Set between Lake Maggiore and Lake Varese, this charming Baroque garden boasts a unique spring flowering of 500,000 crocuses. The frescoed rooms of the villa, its terraces and the shady pathway of the Secret Garden make this location a true place of delight.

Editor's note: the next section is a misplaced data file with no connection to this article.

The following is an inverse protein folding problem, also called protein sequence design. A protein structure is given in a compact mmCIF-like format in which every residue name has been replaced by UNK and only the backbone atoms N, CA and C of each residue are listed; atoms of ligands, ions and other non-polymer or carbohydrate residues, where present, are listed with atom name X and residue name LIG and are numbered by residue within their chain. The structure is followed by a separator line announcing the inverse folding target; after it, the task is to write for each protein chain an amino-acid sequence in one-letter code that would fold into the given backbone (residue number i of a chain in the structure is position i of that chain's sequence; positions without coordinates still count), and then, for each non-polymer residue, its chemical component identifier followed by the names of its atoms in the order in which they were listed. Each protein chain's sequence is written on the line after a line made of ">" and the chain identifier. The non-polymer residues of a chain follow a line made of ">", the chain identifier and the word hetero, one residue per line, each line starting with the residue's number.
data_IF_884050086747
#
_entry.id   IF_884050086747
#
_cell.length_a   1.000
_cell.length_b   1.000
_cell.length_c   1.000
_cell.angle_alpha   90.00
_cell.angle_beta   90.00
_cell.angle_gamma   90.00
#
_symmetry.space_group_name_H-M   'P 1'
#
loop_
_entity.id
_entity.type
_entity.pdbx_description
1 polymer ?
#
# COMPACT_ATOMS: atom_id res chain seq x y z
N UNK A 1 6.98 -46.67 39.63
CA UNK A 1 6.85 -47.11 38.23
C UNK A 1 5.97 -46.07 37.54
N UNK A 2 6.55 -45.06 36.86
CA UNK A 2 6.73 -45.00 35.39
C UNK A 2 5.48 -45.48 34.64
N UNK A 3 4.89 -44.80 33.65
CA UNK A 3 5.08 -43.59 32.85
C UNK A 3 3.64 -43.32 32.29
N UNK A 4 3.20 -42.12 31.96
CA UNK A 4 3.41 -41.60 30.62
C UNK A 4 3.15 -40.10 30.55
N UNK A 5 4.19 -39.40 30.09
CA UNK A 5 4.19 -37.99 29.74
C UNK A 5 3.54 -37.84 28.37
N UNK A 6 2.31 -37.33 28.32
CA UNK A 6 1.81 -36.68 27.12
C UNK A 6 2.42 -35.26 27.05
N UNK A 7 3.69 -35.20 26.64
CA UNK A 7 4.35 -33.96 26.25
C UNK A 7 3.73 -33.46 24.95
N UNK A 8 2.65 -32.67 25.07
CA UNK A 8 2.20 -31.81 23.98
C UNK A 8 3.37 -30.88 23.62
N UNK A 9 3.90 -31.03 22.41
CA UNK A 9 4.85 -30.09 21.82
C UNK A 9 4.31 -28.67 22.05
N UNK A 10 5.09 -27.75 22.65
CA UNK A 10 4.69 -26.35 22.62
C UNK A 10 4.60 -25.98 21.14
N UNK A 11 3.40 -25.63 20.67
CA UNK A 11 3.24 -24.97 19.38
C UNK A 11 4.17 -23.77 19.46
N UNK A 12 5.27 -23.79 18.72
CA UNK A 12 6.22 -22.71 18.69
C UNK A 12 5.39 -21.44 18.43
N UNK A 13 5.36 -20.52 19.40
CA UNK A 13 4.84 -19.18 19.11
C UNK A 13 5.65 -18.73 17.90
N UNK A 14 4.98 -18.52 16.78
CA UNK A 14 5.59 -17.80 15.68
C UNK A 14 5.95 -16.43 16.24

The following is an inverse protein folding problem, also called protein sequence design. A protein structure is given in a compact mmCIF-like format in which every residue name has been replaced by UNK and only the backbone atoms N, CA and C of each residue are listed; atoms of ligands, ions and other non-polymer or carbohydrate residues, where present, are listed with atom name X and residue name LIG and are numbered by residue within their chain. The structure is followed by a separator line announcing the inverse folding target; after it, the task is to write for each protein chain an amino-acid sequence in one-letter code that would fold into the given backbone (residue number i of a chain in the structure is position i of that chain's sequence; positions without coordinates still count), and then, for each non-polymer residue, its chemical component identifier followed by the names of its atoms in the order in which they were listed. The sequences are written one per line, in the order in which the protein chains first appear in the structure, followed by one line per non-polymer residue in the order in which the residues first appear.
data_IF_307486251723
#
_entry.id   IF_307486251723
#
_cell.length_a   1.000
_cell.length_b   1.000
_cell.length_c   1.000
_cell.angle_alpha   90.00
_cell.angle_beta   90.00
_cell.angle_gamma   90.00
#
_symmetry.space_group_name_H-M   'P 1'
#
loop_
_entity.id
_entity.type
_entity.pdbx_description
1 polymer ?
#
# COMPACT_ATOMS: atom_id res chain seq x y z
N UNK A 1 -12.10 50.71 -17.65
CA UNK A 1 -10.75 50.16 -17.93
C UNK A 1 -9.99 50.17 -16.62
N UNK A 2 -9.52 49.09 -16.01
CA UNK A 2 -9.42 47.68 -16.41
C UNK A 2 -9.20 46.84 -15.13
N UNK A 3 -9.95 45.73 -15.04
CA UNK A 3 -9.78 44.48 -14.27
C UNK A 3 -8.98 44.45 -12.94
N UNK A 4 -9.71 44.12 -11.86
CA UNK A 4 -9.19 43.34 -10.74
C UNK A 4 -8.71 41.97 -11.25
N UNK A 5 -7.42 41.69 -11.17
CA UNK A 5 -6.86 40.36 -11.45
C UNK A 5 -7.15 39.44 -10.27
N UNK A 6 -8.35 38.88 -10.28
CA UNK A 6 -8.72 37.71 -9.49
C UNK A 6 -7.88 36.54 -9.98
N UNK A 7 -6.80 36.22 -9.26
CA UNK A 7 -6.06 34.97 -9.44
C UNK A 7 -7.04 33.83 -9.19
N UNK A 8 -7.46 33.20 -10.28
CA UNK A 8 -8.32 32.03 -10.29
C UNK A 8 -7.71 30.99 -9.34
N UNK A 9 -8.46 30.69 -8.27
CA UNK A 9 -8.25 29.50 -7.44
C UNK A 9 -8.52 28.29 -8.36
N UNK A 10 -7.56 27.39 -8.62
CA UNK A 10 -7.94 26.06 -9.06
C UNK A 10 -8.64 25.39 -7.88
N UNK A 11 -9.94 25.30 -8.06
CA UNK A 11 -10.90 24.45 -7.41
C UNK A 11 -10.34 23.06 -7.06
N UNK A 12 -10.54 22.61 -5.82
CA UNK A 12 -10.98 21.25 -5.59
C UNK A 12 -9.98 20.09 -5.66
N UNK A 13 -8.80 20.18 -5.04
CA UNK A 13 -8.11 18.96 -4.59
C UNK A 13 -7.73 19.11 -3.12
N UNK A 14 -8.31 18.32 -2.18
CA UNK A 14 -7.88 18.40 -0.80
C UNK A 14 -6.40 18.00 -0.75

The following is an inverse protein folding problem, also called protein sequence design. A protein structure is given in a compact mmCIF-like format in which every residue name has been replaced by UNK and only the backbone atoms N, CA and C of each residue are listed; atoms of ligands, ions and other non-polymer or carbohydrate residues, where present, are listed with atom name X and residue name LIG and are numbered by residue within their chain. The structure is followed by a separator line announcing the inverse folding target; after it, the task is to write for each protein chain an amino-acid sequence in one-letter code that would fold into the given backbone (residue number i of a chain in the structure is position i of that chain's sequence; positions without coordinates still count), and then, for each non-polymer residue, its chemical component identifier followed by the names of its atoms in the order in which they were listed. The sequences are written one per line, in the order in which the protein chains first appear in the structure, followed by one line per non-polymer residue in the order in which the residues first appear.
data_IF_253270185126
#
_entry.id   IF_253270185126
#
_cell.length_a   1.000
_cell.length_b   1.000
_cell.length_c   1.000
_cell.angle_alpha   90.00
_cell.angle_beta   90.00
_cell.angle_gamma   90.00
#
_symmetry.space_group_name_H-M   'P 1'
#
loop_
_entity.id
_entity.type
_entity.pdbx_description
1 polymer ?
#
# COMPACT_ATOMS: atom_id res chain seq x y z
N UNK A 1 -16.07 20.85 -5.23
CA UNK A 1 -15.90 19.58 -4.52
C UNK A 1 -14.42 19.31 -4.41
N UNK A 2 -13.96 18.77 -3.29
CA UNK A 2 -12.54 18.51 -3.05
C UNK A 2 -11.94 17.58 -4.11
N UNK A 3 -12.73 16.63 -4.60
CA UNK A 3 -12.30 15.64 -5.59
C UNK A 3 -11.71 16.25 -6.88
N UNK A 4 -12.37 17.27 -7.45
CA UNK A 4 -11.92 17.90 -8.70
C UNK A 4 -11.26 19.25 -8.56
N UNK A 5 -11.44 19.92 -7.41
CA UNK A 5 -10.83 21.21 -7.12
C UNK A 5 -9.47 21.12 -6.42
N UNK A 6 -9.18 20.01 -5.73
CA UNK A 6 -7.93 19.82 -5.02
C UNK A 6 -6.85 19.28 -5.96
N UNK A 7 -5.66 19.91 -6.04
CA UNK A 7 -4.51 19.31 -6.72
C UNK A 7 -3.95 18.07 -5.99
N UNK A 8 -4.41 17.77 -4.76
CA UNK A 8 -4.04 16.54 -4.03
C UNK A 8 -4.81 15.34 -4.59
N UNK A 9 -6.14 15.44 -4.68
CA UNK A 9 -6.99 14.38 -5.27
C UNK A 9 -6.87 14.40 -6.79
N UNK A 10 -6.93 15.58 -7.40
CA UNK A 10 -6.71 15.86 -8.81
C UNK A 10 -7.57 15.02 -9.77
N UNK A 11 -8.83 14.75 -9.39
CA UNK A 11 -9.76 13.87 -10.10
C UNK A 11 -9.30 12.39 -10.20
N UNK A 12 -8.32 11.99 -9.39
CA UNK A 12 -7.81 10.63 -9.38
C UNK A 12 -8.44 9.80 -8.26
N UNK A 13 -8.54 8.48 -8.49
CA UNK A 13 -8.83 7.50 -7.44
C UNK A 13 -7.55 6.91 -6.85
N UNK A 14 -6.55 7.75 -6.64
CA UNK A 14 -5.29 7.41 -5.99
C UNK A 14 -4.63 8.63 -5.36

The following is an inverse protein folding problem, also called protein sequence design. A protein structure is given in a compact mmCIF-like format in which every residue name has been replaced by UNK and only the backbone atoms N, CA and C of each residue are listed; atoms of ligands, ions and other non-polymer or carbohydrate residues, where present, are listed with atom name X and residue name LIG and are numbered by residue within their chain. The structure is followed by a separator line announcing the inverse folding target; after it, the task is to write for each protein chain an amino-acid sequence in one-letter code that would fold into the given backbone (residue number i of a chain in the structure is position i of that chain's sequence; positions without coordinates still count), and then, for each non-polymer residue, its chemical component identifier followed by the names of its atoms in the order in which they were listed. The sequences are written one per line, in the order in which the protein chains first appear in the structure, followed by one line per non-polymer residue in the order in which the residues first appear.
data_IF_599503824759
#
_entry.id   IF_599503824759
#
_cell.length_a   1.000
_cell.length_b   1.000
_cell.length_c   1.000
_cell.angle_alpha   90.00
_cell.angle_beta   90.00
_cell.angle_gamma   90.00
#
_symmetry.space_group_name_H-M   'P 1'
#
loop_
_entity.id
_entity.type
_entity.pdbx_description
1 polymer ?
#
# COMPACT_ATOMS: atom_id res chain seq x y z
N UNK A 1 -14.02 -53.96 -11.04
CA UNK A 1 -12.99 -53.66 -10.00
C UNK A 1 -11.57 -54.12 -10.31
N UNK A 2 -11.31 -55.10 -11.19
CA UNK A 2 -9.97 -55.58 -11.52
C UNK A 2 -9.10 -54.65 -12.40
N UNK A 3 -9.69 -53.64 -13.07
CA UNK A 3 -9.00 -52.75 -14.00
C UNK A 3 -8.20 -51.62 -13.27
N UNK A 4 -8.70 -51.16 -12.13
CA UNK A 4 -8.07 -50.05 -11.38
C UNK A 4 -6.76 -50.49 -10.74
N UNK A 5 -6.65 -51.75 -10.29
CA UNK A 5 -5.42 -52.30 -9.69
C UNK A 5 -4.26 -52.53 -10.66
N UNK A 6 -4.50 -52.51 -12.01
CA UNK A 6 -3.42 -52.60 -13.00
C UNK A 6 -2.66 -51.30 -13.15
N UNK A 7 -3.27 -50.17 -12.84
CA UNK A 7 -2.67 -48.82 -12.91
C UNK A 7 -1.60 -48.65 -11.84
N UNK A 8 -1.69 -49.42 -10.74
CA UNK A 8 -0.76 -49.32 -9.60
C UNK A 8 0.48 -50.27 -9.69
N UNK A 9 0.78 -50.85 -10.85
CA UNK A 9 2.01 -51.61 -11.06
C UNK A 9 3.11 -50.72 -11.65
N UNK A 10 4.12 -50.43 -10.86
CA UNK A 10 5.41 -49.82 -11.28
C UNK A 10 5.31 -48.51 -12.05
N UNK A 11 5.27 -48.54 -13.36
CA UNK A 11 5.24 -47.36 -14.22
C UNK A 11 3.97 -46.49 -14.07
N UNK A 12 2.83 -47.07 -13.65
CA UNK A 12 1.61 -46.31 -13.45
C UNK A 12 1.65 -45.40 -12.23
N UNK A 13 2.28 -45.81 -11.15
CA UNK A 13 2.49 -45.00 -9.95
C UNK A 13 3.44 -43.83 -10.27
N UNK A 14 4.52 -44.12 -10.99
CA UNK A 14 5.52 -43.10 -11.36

The villa owes its origins to Giraldino Della Porta, a notary from Porto Valtravaglia, who in the second half of the 16th century acquired a fief as a means to affirm the prestige of his family. The property was a vast agricultural estate on which he had his residence built. Two centuries later, Gian Angelo III Della Porta transformed its modest gardens into a stunning Baroque complex. On the occasion of his wedding to Milanese countess Isabella Giulini, he commissioned architect Antonio Maria Porani to carry out an extensive restoration of the property, inspired by the great European residences of the time. Adapting to the characteristics of the site, Porani created a garden on several levels, whose perspective axis is curiously parallel, rather than perpendicular, to the main prospect. From the parterres of the first formal garden, a slope leads uphill through four other terraces, divided by an imposing stairway. Potted citrus trees, balustrades, statues and fountains in Viggiù stone add a decorative touch to the layout. At the top there is the Theatre: a wide lawn bordered by cypresses culminating in the Nymphaeum and its Peschiera fish pond. Further up, the pathway continues uphill flanked by two rows of cypresses surrounded by woodland, all the way to a belvedere near the small church of San Bernardino, from where sweeping views of the Valcuvia area can be enjoyed. In 1814, when the last member of the Della Porta family died, the estate was inherited by the Bozzolo family, who then donated it to FAI – Fondo Ambiente Italiano in 1989.